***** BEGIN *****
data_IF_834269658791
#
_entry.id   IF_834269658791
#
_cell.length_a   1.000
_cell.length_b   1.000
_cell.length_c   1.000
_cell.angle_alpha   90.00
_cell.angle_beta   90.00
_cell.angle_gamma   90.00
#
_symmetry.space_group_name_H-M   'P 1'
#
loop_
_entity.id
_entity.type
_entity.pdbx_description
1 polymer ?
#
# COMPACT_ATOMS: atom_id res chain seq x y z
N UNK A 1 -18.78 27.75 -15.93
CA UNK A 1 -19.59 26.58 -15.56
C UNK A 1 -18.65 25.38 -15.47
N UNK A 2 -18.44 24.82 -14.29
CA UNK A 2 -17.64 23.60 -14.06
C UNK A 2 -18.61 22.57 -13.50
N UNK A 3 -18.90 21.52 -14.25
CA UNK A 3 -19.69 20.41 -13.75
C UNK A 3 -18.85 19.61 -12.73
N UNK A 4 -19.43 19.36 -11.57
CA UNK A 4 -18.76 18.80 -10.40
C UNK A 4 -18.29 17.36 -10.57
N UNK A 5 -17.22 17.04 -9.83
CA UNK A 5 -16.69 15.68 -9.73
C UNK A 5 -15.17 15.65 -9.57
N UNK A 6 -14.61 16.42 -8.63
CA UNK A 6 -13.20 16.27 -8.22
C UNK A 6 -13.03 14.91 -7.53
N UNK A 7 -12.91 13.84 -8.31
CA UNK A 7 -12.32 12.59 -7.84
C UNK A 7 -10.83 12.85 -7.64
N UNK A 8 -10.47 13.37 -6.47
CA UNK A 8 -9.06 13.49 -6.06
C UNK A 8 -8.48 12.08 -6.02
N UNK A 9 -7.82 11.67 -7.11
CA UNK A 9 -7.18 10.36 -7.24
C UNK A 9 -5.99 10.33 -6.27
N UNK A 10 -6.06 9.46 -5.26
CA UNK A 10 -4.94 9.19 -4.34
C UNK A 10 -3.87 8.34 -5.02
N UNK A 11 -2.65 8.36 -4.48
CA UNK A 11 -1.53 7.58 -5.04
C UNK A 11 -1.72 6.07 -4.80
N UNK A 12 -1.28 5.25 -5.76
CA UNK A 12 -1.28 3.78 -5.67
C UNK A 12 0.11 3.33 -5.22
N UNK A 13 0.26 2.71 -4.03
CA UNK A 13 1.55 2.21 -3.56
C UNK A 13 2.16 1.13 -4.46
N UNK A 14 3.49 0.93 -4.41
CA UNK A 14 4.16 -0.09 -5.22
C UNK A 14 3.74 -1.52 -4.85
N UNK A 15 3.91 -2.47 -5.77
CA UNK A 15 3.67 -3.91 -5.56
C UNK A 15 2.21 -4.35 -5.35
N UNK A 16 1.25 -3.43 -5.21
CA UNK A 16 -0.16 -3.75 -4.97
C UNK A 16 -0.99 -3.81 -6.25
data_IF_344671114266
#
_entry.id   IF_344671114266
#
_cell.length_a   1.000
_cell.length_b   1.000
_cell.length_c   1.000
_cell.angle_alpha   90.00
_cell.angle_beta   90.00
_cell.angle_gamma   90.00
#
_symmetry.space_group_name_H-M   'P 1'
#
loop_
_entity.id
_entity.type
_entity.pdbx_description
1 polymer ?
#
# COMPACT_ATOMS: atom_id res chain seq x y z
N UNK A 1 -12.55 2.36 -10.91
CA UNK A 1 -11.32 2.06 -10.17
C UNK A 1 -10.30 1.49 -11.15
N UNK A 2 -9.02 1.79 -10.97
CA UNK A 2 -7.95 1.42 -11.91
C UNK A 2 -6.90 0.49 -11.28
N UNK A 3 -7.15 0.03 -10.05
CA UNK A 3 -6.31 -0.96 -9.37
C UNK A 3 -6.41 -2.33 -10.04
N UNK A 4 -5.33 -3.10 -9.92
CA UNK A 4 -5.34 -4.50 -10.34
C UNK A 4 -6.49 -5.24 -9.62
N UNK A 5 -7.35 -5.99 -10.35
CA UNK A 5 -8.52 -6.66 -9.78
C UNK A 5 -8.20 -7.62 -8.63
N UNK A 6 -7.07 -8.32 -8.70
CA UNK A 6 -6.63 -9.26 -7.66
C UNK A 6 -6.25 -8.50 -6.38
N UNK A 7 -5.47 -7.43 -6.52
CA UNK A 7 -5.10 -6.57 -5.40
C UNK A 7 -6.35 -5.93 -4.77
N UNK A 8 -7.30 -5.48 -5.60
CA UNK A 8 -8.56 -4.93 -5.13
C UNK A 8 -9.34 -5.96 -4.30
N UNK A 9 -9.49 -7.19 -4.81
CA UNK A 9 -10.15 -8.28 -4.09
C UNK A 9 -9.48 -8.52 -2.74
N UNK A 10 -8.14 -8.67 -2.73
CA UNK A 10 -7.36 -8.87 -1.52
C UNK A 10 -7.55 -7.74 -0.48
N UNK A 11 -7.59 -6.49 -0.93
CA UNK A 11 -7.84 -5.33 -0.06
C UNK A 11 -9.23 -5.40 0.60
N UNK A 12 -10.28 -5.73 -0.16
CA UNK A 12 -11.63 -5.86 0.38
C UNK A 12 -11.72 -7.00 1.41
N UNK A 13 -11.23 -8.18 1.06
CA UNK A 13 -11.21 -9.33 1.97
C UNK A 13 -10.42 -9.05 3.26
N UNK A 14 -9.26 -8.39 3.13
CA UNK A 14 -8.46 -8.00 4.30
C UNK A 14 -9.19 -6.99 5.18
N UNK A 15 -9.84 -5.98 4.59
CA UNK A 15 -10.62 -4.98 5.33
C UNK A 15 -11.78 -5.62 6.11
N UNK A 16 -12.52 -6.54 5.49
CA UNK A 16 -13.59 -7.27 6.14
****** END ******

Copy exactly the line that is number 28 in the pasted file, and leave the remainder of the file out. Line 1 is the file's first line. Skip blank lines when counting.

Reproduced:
CA UNK A 3 -19.69 20.41 -13.75